COLUMN: Let everyone have their tearjerker

Romantic comedies seem to be getting more diverse, but they still have one foot in the toxic depths of the genre.

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Abigail Ruhman is a sophomore journalism major at MU. She is an opinion columnist who writes about student life, politics and social issues for The Maneater.

Not to sound like a teenager who didn’t get an invitation to the prom, but I hate romantic comedies. Hate is a strong way to say that I’ve enjoyed my fair share. Despite being a quiet but avid audience of the worst romantic plotlines in history, it’s hard to not pay attention to how toxic romantic comedies are. Even if can look past the toxic ideals that are presented about romantic relationships, which you really shouldn’t, romantic comedies are made for upper-class cisgender straight heterosexual couples.

While recent steps toward diversity deserve to be celebrated, films that make these steps shouldn’t automatically be treated at the pinnacle of diverse films. Finding comfort in these films is valid and, honestly, really freeing, but that doesn’t mean they are immune to criticism.

There have been a few romantic comedies that have challenged the toxic environment that the genre tends to offer. With the release of films like “Love, Simon” and “To All the Boys I’ve Loved Before,” it felt like there was a new era of romantic comedy. Diversity is valued in this film genre because communities who rarely see themselves on the screen were excited to get a sliver of representation.

However, as much as I, and thousands of other people enjoyed these films, they are still playing into a lot of toxic ideas and are scraping the surface of diversity. When you look closely at the films, they fail to consider their position in the medium.

For example, “Love, Simon” plays into the normalcy of high school life but shows a landscape that is wildly outside of the norm, specifically in relation to socio-economic class. Simon Spier starts off the film by stating, “I'm just like you. For the most part, my life is totally normal.” This declaration is followed up with a shot of a house that would probably make both of the Property Brothers cry and a car that Simon got from his parents for his birthday. The claim that he’s just like “you” erases a lot of the privilege that he has.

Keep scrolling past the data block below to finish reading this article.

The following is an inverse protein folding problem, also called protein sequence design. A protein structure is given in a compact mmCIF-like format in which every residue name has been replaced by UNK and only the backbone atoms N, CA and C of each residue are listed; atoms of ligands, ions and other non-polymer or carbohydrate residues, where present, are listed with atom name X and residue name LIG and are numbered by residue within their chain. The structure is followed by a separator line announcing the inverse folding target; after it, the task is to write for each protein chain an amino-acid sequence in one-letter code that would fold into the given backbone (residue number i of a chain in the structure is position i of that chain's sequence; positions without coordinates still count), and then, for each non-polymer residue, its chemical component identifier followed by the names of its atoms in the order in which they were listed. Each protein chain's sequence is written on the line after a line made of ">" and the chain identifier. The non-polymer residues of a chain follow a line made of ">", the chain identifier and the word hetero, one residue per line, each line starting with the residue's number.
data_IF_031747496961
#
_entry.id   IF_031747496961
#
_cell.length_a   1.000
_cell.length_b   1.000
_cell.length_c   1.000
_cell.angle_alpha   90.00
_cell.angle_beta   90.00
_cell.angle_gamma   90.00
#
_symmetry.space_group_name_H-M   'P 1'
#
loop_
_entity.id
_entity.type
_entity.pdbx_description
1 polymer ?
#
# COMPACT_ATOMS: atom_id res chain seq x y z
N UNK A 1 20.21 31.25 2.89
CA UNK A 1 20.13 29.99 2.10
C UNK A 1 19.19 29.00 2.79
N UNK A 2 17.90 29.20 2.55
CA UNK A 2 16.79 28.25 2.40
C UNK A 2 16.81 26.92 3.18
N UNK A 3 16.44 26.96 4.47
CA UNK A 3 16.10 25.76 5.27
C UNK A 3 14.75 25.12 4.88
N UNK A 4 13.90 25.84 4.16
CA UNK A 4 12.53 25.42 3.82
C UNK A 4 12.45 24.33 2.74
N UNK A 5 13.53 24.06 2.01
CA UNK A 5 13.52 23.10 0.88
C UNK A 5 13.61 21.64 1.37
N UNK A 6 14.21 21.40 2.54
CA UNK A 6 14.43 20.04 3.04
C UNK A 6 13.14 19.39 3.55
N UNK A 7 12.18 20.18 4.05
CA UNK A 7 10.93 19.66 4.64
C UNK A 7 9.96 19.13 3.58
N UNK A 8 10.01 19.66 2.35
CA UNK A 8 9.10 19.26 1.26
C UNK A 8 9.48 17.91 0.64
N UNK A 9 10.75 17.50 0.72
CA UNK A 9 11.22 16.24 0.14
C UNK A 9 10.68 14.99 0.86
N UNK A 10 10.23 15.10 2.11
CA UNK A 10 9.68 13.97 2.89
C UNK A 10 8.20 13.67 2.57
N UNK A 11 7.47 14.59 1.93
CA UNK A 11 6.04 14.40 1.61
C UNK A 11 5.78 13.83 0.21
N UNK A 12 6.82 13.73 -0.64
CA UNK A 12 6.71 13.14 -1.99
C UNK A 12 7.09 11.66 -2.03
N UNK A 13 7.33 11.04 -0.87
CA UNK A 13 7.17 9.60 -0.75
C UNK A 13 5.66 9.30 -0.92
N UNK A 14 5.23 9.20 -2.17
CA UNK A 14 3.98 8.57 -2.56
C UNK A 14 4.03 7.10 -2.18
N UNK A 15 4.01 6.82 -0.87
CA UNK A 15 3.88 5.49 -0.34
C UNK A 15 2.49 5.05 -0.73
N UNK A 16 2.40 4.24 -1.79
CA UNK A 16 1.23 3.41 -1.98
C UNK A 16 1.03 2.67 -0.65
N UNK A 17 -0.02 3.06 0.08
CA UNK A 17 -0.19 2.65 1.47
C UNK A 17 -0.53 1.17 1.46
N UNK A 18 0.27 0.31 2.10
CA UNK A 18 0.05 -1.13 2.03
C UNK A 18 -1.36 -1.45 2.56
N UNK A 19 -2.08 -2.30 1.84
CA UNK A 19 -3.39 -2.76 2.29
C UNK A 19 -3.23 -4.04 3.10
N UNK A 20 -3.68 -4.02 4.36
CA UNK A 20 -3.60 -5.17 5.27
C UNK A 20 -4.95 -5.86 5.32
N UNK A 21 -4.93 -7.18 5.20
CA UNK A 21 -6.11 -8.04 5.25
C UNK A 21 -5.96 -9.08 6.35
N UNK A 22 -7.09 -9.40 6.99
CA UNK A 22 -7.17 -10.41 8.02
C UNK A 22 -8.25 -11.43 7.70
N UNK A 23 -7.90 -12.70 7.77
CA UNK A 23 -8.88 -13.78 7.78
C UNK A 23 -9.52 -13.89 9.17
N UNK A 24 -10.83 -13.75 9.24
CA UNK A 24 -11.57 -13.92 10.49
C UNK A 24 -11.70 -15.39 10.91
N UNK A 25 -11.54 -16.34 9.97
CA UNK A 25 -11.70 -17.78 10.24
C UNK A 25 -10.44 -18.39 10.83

He continues by stating, “So, as I said. I'm just like you. I have a totally, perfectly normal life. Except I have one huge-ass secret.” The scene then goes on to show that Simon is gay. Apparently, the only thing that makes Simon any different than the 78% of Americans who live paycheck to paycheck, according to a study by CareerBuilder.com, is the fact that he is gay.

While “To All the Boys I’ve Loved Before” was important because it featured an Asian American lead, it also played into harmful stereotypes within American media. According to ProAsian Voice, an advocacy group that focuses on the representation of Asian voices in media, “the phenomenon of white men-Asian women couplings was also pervasive in media.” The framing of a white man as the ideal takes steps towards diversity and turns them into a slow shuffle towards possible progress.

The modern shift to be more inclusive has helped make films that represent people who are rarely presented, but how inclusive is the shift? Romantic comedies are failing to make plots that include disabled individuals, differing economic classes, non-stereotyped depictions of race, and fair queer and gender-nonconforming representation. Films that are diverse play a game of remaining just typical enough to engage in the norms and tropes of the genre, but this ultimately leaves diverse audiences in a game of supporting even when they want something that should be a standard.

People shouldn’t have to beg or offer rewards to get good representation in the media. Romantic comedies shouldn’t be a game of how to play the diversity card without committing to the responsibility. No film or media genre should be able to do that, but everyone deserves the chance to see themselves on the screen. Everyone deserves a romantic comedy that they can see themselves in while they avoid thinking about the fact that no one invited them to homecoming in high school.

Edited by Bryce Kolk | bkolk@themaneater.com

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